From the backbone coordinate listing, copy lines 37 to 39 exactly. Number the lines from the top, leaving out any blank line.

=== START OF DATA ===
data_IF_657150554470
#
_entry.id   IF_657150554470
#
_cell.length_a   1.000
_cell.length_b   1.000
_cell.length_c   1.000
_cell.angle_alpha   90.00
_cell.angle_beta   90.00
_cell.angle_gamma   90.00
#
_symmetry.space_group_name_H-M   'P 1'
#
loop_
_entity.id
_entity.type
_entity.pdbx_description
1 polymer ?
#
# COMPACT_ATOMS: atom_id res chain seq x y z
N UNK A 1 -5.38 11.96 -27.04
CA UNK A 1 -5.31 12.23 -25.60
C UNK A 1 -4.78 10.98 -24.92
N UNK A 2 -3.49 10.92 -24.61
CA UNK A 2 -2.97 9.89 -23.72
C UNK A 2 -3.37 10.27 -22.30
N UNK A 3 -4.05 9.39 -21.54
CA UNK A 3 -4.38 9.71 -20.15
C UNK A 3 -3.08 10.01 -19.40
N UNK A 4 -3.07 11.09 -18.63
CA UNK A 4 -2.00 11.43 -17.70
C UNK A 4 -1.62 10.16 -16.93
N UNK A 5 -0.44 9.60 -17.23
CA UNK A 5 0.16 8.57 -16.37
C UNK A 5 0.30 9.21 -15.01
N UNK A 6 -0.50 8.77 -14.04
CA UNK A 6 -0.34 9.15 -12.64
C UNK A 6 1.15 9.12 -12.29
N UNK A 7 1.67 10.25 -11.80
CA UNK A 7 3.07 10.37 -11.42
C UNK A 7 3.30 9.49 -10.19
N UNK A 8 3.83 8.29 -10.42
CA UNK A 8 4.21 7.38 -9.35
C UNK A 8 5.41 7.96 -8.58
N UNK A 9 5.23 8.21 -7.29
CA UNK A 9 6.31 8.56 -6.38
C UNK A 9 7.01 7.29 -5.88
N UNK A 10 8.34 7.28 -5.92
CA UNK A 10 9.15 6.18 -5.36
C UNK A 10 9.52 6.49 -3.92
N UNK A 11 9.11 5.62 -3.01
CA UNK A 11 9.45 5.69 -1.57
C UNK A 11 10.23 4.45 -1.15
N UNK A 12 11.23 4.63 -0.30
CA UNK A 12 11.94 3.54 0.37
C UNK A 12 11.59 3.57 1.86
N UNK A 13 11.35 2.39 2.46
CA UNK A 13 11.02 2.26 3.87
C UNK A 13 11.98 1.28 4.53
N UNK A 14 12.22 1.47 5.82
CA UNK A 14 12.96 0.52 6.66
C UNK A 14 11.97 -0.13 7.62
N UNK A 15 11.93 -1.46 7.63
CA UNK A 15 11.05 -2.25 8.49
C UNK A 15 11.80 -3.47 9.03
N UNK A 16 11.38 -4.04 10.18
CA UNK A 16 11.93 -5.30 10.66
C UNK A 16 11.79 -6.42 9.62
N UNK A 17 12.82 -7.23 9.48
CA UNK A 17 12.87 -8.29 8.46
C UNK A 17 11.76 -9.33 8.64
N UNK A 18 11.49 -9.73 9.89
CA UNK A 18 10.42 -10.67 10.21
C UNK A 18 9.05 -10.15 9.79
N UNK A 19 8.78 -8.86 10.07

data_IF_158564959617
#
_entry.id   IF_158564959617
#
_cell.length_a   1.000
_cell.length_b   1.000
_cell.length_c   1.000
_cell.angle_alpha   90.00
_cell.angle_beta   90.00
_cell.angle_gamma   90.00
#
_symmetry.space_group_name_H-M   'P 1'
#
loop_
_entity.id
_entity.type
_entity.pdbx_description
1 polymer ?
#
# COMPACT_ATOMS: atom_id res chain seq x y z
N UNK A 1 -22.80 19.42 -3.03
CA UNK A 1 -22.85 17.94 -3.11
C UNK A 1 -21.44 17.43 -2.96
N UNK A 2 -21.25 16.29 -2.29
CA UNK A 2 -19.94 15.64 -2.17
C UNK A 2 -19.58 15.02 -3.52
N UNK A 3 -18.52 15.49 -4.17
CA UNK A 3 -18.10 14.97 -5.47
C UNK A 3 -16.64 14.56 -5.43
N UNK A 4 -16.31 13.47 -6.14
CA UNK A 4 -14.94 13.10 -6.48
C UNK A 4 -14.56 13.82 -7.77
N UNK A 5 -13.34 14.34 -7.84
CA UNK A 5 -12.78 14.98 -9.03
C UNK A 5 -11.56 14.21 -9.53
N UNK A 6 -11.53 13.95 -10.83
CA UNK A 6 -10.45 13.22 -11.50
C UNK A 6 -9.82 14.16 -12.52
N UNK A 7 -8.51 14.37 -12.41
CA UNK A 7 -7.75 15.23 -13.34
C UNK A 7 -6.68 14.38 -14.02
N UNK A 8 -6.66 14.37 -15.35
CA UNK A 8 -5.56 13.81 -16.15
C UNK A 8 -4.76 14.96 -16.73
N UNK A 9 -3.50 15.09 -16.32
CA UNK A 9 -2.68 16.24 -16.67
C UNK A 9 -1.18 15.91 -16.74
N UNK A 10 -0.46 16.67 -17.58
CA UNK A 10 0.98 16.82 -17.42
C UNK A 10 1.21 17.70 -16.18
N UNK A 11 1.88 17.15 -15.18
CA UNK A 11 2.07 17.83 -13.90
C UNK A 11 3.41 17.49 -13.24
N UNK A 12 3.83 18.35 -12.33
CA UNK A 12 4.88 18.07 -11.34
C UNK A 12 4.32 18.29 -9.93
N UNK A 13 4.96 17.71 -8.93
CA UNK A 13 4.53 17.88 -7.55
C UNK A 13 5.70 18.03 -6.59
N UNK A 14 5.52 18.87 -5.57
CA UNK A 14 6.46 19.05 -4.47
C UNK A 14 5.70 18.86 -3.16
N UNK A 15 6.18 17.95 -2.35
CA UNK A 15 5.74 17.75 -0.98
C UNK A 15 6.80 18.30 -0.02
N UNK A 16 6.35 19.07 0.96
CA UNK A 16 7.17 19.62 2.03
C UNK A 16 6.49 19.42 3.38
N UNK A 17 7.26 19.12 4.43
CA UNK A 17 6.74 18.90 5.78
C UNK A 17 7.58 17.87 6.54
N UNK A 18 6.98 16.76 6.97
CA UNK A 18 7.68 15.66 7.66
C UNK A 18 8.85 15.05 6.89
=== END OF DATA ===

CA UNK A 6 -0.34 9.15 -12.64
C UNK A 6 1.15 9.12 -12.29
N UNK A 7 1.67 10.25 -11.80